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I was going to ask if I need to replace it but I'm certain the responsible answer is yes (comments welcome). How do I find and replace the outer chainring?

Specifically find the right model or compatible part and the dummys checklist for doing the task at home, perhaps some good links. According to the Kona Cindercone 2011 specs the chainring is the 44 tooth "42/34/24" (incorrect spec) on a Shimano FC-M521 crank arm.

chainring missing tooth

Notice how I haven't even worn off the stickers... yes I am a newbie who either broke the tooth tumbling off an intermediate trail, or worse still hopping a curb.

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Chainrings are fairly standard items -- your LBS may have one in stock, or you can order it. The only problem is that yours is a 4-bolt ring and most are 5. (Looks like it might be a Shimano SLX, which of course are twice as expensive as standard 5-bolt rings.) Used to be you needed a special wrench for the back side of the bolts -- don't know if that's still true. –  Daniel R Hicks Jun 1 '12 at 3:00
    
Yeah Shimano SLX sounds right. Are any crank/chainring/derailleur parts interchangeable with other models? Possibly other 4-bolt options within the Shimano range –  KCD Jun 1 '12 at 3:41
    
In general you've got 4 variables -- the number of teeth, the number of bolts, the bolt circle diameter, and the thickness of the ring (related to the chain width which relates in turn to the rear cluster geometry). The thickness is probably the most confusing but also most forgiving. –  Daniel R Hicks Jun 1 '12 at 11:01
    
It's not the SLX aka FC-M660 it is the "Non-series" FC-M521. Interestingly I can get the whole SLX set with bottom bracket for not much more than a new chainring. I can source the SLX chainrings too I might research if they are compatible –  KCD Jun 2 '12 at 22:49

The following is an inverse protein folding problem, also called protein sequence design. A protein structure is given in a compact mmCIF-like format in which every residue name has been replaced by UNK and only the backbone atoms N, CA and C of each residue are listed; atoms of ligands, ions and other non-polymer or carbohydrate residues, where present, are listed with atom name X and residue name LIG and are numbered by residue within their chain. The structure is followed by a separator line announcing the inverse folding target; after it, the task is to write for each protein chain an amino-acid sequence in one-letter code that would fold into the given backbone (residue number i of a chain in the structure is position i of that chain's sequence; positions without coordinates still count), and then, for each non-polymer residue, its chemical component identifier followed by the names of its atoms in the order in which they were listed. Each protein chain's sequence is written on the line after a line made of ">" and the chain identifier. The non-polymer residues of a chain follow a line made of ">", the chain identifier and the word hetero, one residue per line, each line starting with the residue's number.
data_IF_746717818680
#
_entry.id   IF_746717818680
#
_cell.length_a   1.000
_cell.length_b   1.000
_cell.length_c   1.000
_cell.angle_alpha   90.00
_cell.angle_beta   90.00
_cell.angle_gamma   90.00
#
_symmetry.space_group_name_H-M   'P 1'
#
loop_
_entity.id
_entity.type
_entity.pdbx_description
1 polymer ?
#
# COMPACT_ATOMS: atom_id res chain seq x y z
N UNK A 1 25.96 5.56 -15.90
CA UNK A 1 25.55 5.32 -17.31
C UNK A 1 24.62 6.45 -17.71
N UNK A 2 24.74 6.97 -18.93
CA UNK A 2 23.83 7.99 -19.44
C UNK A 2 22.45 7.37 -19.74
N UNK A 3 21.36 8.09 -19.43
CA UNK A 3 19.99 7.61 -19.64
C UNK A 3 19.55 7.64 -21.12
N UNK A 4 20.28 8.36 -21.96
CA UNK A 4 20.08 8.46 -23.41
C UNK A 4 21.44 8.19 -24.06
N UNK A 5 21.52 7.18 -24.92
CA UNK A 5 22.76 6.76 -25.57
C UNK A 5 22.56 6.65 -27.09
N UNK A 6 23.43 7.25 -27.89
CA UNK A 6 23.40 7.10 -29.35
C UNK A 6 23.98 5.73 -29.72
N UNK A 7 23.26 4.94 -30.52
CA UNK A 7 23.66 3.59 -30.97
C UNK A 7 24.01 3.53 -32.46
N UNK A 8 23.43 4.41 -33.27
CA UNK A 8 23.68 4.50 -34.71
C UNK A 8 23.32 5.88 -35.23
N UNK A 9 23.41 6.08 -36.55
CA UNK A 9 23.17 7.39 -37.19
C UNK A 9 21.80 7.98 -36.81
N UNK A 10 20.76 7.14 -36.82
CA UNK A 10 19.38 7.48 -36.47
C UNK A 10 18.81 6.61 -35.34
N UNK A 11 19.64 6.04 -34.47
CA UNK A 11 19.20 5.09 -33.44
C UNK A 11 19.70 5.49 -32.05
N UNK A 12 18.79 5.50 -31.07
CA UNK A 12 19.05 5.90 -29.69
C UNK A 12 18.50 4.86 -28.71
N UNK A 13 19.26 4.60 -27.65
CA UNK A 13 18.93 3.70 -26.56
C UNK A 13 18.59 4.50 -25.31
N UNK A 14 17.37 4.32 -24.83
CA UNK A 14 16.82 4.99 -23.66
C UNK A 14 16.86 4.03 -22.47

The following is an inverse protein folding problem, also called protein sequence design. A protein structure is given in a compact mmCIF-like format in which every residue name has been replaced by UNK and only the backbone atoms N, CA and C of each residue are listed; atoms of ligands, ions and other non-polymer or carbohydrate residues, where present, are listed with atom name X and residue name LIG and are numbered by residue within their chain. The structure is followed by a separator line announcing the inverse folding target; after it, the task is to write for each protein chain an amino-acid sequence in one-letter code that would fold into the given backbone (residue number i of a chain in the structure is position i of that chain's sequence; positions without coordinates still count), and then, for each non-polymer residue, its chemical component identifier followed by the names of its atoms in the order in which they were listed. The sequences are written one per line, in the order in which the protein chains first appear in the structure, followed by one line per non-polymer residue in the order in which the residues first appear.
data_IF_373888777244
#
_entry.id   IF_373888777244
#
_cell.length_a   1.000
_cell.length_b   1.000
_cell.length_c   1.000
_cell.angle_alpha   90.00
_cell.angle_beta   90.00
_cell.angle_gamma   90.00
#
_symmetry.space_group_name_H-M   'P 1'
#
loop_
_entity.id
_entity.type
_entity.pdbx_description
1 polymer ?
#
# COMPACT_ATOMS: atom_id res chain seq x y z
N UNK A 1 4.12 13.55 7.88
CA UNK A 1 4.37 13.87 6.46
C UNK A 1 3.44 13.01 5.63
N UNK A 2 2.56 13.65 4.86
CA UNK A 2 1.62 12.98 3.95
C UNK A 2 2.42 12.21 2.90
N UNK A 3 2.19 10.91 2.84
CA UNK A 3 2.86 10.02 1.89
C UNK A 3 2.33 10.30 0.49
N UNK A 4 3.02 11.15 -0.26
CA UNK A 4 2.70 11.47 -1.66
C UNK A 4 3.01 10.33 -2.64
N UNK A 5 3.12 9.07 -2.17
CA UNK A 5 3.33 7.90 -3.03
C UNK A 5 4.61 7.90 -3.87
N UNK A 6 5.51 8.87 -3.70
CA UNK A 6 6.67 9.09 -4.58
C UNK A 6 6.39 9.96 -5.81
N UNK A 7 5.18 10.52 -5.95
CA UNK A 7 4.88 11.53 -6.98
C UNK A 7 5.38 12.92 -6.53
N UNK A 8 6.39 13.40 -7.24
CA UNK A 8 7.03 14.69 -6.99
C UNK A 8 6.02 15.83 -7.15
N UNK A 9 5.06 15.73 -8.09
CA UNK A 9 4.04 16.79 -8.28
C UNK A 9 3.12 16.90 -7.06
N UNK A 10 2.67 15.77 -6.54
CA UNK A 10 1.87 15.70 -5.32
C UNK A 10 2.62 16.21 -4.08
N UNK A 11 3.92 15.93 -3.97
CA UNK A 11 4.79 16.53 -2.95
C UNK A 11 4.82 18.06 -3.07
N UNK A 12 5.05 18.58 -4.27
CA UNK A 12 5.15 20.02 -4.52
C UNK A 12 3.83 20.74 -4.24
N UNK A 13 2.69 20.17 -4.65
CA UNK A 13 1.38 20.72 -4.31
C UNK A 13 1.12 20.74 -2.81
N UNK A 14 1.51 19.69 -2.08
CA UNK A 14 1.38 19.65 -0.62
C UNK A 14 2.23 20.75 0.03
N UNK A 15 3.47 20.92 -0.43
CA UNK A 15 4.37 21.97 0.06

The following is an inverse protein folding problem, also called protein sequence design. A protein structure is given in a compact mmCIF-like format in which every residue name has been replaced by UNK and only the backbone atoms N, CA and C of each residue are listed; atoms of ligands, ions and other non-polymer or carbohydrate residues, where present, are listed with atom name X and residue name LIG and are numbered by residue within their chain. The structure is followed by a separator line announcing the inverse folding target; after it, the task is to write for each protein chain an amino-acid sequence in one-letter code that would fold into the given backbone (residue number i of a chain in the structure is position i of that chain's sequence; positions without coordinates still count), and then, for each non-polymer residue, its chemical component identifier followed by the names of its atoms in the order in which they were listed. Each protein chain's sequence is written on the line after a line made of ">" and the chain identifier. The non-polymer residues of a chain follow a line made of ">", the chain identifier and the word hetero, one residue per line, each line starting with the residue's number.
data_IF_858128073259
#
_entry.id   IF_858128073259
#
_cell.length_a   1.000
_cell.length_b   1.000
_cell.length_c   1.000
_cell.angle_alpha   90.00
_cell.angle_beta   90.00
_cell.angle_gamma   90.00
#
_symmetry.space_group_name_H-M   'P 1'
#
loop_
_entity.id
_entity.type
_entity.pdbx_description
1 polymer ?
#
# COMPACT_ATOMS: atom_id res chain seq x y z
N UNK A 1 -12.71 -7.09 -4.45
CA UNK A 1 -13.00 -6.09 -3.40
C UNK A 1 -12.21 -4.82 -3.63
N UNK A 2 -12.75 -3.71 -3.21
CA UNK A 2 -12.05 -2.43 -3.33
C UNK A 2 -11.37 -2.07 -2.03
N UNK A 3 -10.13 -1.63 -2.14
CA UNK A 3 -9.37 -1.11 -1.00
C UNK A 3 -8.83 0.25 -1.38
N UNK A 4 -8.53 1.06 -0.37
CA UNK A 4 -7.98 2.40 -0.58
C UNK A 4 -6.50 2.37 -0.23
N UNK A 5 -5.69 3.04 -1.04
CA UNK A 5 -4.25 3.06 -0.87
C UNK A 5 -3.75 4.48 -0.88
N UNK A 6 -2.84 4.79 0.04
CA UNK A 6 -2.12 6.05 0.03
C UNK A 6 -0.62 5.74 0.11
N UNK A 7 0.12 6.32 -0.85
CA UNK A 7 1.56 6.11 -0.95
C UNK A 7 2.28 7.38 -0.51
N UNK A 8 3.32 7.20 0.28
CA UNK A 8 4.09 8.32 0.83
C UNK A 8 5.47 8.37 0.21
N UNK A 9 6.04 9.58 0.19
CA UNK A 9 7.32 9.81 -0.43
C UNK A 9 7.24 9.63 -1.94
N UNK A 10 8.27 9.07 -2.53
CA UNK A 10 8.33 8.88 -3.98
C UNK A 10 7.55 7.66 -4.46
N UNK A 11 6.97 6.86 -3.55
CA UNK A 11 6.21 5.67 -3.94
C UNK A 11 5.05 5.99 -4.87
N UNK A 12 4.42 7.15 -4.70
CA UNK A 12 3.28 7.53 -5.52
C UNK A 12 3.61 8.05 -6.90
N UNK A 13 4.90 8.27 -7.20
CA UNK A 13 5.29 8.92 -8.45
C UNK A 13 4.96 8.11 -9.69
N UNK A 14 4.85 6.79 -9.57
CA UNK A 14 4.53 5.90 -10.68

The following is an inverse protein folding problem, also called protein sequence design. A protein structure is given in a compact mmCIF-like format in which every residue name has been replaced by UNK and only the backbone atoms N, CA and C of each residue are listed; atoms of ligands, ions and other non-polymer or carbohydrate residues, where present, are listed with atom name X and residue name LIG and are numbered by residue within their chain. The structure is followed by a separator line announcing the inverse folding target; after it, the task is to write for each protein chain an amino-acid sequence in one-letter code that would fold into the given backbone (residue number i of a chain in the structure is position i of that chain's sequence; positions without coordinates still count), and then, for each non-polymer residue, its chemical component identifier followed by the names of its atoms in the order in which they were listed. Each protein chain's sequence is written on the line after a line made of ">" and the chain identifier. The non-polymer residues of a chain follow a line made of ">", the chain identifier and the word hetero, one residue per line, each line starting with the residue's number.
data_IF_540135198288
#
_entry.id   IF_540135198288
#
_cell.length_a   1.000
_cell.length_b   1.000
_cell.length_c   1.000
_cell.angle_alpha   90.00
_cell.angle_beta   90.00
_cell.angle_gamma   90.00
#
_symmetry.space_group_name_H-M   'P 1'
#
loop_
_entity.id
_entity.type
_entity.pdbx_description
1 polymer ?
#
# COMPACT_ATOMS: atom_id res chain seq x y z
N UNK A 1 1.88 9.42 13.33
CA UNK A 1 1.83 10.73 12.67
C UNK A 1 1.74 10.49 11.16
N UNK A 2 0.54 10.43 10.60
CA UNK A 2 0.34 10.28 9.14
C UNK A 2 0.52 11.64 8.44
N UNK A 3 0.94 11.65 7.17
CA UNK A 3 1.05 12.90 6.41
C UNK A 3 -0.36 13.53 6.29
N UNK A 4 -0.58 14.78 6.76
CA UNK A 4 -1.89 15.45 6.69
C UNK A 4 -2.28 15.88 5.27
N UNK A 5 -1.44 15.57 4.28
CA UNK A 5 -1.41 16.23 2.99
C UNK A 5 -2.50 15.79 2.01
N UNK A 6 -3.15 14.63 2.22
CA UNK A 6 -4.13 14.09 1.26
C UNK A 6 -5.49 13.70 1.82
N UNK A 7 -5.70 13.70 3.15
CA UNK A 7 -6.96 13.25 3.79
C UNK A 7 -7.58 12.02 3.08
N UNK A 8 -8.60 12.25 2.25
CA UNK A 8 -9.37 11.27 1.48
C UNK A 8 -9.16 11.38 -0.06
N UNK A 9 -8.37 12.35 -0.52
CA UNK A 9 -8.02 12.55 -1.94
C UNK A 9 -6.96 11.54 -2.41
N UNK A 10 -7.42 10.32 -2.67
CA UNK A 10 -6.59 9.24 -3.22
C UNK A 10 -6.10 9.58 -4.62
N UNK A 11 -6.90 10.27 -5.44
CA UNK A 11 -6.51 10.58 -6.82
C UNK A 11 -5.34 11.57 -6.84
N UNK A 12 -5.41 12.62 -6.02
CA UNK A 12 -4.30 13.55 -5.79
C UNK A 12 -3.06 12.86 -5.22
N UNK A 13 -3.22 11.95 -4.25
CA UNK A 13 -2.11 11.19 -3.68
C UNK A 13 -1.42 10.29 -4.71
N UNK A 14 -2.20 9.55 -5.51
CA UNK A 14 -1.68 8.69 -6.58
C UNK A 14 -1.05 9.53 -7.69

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2 Answers

up vote 1 down vote accepted

Just buy a 104 BCD (Bolt Circle Diameter) chainring with the same number of teeth (probably a 42 tooth on this model). Try searching for '104bcd 42t' on google.

Unbolt the chainring bolts (you may need a chainring nut wrench to hold the bolts while loosening or tightening them like the Park CNW-2C) and then put the new ring on and bolt it back up. You may need to remove the crank to get this on, but usually you don't have to worry about that for larger outer chainrings, so I think you'll be able to skip that step.

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This race face chainring would probably work fine for you. amazon.com/Race-Face-Chainring-104mm-Silver/dp/B001CJVAC0 –  Benzo Jun 1 '12 at 13:53
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Not positive, but it looks like you can replace it without even pulling the crank. Just remove the 4 allens and slide it up over the crank arm then just do everything in reverse putting it back on. Make sure to drop the chain off the whole thing to keep it out of the way.

Worst case is you will have to pull the crank. If so, there is a chance you will need a crank-puller (ex: http://bit.ly/Lclgtv), some cranks use tapering to keep from wiggling loose, and since I dont see any locking bolts from this angle I will assume that is the case. You will only need to use it to pull the crank and when you tighten it back on it will basically self adjust (you will want to check it a few times the next couple of sessions). You might be able to take it into a bike shop to have them pull it, I know the shop I worked in would have done it for free in a matter of seconds.

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If the crank arm is removed (which is highly advised) then one must be sure to properly torque the bolt on reinstallation. Otherwise the arm is apt to come loose and be damaged. –  Daniel R Hicks Jun 1 '12 at 11:02
    
you are right, proper torque is advised, if you can find the specs and a torque wrench. Even then, I still check all my nuts/bolts the next few times I go riding. I have seen 14mm axles snap just because the nuts were a little loose... –  BillyNair Jun 12 '12 at 2:24
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